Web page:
5. Respond to questions using the format A1, A2, A3, etc. with #2ndaryELA.
6. Follow any teachers responding and who are also using #2ndaryELA.
7. Like and respond to other teachers' tweets.

You can schedule your responses to the questions ahead of time using a scheduler like TweetDeck or HootSuite (but don't forget to use A1, A2, etc. and #2ndaryELA). Links are encouraged, so be sure to use a link shortener like tinyurlbitlygoo.gl or ow.ly Just visit one of those links and paste your long link to shorten it for Twitter. Using images is also encouraged when relevant.

New to chats? Here are the rules:
1. Stay on topic & stay positive!
2. Please do not post or promote paid products unless specifically asked.
3. If you arrive late, try to look through other posts before beginning.
4. Feel free to just read, like, and/or retweet.
5. Always use our hashtag #2ndaryELA, including in your replies to others.
6. Make sure your twitter feed is set to public. (Also keep in mind that Twitter is completely public – that means students, parents, and administrators can and will read what you tweet.)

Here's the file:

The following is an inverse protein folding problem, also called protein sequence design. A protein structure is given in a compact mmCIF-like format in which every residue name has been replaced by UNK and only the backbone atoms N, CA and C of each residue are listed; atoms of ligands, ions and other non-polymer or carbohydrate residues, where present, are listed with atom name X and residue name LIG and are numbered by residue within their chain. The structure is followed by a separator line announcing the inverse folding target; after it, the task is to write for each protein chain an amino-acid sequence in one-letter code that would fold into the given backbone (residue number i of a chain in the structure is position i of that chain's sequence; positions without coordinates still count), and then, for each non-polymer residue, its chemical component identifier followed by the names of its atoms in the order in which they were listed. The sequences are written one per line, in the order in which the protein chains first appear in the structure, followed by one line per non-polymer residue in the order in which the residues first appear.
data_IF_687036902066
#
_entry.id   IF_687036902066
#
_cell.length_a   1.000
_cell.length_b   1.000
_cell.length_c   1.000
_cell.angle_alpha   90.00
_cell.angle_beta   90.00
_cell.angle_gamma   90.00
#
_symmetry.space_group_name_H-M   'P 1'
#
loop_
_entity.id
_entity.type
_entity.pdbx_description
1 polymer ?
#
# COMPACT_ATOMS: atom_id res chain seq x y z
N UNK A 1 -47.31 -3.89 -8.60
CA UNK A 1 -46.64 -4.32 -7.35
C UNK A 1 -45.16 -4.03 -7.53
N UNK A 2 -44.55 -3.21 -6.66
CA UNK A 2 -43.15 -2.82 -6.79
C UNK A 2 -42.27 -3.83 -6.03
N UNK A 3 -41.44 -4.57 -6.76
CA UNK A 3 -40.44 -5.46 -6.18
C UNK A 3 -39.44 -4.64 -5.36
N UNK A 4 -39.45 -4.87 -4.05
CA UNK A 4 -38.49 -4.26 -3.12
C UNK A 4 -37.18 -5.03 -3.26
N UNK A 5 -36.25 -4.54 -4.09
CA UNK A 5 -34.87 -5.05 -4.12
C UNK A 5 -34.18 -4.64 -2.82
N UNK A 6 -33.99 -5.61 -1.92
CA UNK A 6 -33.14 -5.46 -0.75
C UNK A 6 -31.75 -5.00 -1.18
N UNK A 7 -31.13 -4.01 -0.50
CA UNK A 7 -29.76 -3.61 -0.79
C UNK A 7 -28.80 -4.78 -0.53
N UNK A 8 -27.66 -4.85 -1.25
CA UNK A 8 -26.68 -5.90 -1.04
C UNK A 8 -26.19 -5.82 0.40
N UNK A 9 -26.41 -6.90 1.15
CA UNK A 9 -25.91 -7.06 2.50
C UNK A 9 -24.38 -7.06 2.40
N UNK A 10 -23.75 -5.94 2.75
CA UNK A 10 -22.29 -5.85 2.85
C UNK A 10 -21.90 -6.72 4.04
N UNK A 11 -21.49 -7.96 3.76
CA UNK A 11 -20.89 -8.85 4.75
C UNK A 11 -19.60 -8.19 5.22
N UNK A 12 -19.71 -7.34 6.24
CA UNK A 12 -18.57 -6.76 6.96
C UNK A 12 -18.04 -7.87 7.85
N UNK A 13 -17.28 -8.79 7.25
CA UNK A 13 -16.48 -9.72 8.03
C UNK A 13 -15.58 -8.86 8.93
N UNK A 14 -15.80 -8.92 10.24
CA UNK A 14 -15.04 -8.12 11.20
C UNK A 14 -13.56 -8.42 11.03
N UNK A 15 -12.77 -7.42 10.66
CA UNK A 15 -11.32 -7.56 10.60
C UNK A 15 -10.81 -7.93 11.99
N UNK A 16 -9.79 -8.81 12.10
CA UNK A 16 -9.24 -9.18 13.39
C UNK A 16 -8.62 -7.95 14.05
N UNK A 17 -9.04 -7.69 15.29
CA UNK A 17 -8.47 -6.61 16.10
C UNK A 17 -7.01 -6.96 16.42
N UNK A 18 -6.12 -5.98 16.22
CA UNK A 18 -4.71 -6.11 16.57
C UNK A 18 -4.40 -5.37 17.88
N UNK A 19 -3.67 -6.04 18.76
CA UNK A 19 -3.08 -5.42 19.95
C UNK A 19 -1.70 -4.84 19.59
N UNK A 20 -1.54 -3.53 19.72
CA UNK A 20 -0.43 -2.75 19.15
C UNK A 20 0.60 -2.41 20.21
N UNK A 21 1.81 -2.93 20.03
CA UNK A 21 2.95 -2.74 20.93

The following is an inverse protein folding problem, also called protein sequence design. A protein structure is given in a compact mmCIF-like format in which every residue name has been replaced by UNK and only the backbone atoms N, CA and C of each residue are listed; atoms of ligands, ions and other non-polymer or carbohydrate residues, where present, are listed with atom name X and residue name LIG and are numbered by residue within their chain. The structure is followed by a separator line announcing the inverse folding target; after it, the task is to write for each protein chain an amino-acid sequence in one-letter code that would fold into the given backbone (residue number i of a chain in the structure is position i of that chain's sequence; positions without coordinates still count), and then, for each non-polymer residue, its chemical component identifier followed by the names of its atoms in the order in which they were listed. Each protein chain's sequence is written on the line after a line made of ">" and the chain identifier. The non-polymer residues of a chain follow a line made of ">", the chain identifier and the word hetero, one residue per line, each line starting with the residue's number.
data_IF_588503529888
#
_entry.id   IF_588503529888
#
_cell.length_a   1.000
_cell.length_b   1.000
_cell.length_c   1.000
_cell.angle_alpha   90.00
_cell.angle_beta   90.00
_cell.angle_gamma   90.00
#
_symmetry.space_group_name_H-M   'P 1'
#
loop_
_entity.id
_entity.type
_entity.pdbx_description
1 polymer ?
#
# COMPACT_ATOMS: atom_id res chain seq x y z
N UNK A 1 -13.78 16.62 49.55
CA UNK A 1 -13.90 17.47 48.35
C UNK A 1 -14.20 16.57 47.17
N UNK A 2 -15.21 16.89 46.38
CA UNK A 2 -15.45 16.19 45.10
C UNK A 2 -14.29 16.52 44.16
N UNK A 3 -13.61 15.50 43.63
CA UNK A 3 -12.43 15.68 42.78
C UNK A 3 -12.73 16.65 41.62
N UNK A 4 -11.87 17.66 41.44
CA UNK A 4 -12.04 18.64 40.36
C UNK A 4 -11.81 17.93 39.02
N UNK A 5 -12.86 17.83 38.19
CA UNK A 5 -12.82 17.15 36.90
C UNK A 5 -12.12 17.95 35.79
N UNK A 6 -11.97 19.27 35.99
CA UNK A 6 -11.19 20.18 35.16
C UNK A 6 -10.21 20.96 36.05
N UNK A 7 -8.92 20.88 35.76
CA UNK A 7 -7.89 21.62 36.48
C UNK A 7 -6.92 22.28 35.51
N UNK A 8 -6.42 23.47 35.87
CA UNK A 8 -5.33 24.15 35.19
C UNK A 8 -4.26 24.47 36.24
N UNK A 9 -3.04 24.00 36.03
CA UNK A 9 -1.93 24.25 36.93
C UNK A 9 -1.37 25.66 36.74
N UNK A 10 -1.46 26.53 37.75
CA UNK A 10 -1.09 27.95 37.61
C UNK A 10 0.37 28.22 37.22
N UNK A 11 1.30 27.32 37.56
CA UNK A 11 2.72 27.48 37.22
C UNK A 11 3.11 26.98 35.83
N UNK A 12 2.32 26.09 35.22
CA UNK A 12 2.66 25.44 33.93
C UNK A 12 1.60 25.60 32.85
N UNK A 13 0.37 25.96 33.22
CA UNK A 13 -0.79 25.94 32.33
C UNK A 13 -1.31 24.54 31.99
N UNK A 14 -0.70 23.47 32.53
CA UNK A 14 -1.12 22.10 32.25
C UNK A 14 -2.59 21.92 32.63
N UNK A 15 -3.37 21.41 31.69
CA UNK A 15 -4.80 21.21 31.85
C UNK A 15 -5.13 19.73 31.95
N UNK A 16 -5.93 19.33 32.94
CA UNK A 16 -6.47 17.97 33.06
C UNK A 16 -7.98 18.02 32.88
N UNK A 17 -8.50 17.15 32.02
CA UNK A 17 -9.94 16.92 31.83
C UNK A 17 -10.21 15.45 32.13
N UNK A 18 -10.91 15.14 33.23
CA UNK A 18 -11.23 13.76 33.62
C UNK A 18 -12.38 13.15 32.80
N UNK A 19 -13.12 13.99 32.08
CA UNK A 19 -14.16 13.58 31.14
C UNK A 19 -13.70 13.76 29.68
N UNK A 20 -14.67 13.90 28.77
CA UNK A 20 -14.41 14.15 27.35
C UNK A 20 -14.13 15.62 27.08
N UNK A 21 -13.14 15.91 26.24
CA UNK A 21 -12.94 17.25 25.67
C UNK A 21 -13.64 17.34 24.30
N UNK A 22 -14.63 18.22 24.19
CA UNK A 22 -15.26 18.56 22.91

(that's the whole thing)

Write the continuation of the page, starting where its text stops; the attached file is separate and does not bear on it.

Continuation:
You can also check out a quick video tutorial in this blog post.

Be sure to spread the word to any teacher friends who might be interested in joining us as well. We look forward to chatting with you Tuesday evening and in our 2ndaryELA Facebook group!

Get caught up on past chats here:

Tame The Grading Beast!


Grading might be one the worst parts of teaching but here are a few ideas to make it better!  #middleschool #highschool #system #policy


Grading has to be my least favorite part of teaching.  Maybe it's because there are SO many papers.  Maybe it's because it takes SO much time.  Or maybe it's because no matter what, someone will complain.   There has to be a better way to assess students to avoid all of this!